Informed users make a significant contribution to Research Council decision making – at all levels. Further enhancing their input will be critical to the appreciation of potential benefit and impact. To achieve this RCUK will: Understand users and their requirements and the benefits, expectations and perceptions of collaborations In order to ensure effective take-up of research outputs by users, and thereby maximise the economic impact of Research Council investments, RCUK will improve understanding of user needs. RCUK will carry out a joint biennial survey of organisations (£0.2M) that benefit from Research Council funded activities, in order to establish the extent to which the Research Councils are meeting the needs of their user communities and identify areas of greatest priority for improvement. Where areas for improvement are identified, RCUK will lead on the development and monitoring of action plans. Ensure peer review maximises both excellence and impact and user perspectives are strongly represented The Councils will jointly review and implement changes to peer review assessment criteria to ensure economic impact considerations are reflected in funding decisions. Councils will also ensure that there are sufficient non-academic peer reviewers with appropriate expertise.

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Raising the national profile of Research Council funded research
In addition to maintaining public interest and confidence in Research Council funded activities, increased national awareness gives profile to the scope of publicly funded research in the UK. The Councils undertake extensive and diverse activities targeted at a wide range of audiences to promote the outcomes of their research and its uptake by users. RCUK will continue to encourage a joint approach to raise the profile of the Councils and promote understanding of how the Councils contribute to the UK economy and quality of life. To achieve this RCUK will: Increase public awareness of the impacts that flow from Research Council funded research Working in partnership with expert deliverers such as the mass media and science centres, we will ensure that the public have access to the outcomes of Research Councils’ investments. Bringing together their combined resources to achieve increased prominence, Councils will further develop a joint approach to Research Council involvement in science and art festivals, science centres and exhibitions (£0.06M). Increase the visibility of the Research Councils The RCUK External Relations Programme will continue to fund a tailored programme of external relations activities aimed at senior opinion formers and decision makers. This will include sponsorship of conferences and events, a suite of RCUK publications, continued development of the RCUK website as a central source of information, and the collective promotion of the Research Councils through the media.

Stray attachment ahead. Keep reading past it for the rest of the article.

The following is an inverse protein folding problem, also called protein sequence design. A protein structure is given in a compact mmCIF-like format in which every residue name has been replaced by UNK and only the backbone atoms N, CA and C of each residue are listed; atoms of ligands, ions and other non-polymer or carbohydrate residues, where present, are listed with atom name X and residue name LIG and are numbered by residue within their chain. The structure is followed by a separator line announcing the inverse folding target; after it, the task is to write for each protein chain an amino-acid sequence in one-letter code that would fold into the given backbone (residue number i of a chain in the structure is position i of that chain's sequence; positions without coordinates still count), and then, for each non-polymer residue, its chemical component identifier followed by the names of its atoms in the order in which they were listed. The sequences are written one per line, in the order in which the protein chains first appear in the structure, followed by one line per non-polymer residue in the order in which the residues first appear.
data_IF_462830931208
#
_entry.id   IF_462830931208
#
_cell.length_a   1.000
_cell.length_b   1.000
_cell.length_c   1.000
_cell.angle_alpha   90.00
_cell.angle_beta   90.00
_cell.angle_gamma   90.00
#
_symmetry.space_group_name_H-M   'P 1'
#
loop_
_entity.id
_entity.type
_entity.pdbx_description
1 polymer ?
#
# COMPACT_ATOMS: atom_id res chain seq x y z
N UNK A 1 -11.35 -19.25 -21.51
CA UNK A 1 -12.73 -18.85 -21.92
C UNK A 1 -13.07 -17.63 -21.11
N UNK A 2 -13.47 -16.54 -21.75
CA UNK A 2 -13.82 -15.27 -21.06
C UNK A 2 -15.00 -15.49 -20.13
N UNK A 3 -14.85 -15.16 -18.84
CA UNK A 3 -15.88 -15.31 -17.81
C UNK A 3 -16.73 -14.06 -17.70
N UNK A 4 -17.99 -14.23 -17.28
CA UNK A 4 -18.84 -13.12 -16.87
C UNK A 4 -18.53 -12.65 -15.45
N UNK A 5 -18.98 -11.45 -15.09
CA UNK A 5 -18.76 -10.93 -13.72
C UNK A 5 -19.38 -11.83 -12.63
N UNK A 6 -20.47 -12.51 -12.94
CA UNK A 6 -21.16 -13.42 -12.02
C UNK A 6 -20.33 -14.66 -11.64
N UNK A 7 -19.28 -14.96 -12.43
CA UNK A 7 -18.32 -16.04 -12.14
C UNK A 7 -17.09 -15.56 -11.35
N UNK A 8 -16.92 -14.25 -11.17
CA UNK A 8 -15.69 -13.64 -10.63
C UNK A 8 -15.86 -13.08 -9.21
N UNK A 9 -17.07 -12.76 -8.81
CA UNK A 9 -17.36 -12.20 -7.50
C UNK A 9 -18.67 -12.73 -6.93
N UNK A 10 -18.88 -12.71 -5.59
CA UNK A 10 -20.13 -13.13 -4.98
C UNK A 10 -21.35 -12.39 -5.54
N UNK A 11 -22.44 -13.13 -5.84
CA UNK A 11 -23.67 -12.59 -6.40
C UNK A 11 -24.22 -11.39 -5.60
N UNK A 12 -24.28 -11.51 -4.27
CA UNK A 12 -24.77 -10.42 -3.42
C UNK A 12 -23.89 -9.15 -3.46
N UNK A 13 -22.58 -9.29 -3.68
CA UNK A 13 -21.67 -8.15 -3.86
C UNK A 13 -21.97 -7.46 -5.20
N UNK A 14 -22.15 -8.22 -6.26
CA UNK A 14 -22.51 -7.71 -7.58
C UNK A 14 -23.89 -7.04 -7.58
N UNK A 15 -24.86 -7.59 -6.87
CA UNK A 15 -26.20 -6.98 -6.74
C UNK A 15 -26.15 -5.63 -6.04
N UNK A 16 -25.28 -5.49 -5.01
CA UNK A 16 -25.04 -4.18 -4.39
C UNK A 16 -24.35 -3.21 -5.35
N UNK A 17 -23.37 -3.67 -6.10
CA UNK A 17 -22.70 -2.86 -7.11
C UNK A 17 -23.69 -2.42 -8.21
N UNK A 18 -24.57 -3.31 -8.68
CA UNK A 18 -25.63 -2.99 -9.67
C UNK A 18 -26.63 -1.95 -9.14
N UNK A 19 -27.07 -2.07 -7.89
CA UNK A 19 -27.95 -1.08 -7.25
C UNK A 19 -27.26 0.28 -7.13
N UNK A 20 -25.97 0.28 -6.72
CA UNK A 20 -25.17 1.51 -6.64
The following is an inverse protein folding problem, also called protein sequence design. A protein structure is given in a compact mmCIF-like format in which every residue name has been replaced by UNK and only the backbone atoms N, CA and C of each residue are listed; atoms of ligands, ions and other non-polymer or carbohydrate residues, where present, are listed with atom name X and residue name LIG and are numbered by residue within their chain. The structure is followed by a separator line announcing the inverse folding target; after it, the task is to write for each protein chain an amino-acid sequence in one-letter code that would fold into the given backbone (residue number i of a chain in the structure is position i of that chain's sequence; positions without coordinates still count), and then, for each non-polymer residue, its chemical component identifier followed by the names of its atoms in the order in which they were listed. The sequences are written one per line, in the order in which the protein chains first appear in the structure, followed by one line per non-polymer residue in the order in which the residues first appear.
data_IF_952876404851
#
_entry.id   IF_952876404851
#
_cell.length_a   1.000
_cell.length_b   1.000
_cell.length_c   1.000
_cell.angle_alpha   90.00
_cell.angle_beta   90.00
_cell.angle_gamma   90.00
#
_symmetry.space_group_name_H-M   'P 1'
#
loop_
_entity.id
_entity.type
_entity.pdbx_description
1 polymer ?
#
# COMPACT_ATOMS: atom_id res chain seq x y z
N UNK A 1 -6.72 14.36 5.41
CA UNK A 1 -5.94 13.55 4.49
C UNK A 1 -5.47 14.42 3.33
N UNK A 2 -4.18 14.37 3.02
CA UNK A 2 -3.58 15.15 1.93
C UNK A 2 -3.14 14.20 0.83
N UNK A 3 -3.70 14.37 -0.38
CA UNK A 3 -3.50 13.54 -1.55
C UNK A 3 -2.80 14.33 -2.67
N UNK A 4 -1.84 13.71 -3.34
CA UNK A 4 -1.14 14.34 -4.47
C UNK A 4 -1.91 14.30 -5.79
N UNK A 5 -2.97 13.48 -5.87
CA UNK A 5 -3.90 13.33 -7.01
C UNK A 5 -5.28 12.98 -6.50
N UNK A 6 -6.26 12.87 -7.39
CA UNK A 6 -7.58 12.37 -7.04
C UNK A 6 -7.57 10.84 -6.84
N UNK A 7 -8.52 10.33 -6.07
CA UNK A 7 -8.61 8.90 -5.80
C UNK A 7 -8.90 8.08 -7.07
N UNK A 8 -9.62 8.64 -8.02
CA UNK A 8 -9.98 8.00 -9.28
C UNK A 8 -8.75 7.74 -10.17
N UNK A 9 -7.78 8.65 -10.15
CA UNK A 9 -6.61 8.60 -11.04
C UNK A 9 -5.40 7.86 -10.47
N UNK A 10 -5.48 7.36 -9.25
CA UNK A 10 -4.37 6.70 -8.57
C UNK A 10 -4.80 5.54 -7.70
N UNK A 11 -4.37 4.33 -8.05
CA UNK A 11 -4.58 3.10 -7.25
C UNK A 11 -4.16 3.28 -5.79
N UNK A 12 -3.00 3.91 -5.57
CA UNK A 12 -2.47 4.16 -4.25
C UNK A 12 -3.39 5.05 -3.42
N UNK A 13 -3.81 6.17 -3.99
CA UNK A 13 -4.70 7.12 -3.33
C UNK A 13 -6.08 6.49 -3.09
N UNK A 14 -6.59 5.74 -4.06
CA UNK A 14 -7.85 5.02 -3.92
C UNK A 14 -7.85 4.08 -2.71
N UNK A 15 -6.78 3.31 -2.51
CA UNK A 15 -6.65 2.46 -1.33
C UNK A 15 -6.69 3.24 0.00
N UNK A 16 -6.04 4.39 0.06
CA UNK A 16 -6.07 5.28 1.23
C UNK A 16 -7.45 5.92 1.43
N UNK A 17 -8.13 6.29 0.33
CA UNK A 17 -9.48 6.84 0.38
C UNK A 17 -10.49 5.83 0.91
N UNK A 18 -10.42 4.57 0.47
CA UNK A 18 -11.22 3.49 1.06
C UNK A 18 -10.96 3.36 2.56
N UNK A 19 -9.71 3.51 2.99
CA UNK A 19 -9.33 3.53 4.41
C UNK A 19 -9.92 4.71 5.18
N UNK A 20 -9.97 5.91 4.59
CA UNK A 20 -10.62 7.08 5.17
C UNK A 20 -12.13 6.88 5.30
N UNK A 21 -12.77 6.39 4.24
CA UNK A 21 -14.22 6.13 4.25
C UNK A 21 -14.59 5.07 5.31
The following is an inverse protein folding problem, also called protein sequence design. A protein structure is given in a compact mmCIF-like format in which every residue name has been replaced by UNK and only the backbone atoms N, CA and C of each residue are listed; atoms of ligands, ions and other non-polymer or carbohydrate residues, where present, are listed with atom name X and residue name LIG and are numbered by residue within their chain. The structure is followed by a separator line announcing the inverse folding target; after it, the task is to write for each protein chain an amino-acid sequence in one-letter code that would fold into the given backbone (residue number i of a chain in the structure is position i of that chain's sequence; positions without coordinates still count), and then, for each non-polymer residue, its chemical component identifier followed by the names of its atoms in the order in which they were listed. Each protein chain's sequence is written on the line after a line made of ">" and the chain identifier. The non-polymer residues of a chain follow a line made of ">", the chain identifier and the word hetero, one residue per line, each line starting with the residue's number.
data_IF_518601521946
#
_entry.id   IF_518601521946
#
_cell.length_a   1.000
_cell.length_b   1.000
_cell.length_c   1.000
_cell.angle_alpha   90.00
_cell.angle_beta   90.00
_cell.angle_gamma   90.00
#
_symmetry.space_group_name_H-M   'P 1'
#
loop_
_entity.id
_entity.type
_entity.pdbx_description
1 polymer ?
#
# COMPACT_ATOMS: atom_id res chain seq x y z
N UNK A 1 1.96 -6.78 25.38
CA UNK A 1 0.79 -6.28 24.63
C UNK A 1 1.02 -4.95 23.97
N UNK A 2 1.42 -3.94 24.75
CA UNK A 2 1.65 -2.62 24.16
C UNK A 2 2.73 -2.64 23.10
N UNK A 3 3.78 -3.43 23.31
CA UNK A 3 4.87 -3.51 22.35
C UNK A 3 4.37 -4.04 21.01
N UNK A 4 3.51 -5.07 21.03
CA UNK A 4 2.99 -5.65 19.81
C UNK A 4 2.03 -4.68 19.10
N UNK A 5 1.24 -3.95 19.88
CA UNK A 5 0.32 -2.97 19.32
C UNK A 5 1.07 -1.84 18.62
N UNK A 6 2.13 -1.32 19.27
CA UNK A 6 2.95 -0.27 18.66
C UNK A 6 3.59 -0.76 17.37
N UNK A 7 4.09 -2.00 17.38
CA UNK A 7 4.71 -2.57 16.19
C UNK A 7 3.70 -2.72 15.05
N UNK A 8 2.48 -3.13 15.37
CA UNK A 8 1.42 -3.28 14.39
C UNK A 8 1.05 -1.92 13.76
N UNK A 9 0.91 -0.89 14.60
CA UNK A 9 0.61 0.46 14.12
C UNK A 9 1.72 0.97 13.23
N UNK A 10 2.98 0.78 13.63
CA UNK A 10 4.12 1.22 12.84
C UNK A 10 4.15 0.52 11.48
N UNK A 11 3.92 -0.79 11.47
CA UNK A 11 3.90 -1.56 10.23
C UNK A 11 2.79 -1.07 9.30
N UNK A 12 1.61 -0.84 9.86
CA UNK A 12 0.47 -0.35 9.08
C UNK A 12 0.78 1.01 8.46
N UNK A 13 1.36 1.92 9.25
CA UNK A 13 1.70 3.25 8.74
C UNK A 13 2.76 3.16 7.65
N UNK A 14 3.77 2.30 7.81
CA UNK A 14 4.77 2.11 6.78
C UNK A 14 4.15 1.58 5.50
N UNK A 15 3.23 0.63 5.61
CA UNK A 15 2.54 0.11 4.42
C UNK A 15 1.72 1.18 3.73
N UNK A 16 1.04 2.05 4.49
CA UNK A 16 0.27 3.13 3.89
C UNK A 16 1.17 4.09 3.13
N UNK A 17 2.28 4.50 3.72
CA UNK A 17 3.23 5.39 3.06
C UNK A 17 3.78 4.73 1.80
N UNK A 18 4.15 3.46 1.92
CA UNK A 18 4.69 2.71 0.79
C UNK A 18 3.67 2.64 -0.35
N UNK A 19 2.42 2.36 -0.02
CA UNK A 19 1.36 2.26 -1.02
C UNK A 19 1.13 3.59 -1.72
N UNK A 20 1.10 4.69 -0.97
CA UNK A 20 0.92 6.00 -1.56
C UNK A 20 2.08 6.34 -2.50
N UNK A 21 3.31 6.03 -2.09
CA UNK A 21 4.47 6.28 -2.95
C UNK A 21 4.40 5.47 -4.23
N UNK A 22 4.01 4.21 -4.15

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Efficiency and effectiveness of Research Council operations
Delivering efficiency savings
RCUK seeks to optimise the way in which the Councils work together to enhance their overall performance and to provide better and more efficient services. Improving operational performance, promoting a culture of efficiency and continuous improvement, and making efficiency gains all release more Science Budget resources for research and contribute to the central Treasury targets for value for money savings. To achieve this RCUK will: Run a new cross-Council efficiency delivery programme to collectively deliver 3.65 percent (across the whole science budget) per annum net cashable value for money gains The RCUK efficiency programme will focus on increasing the efficiency of Research Council Institutes and growing the level of co-funding of research/postgraduate training with business to continue to deliver agreed programme efficiency gains over the period. The programme will also realise a reduction in the percentage of administrative costs to total programme expenditure to 2.92 percent in 2010/11. RCUK will also monitor delivery of Research Councils’ asset disposal targets.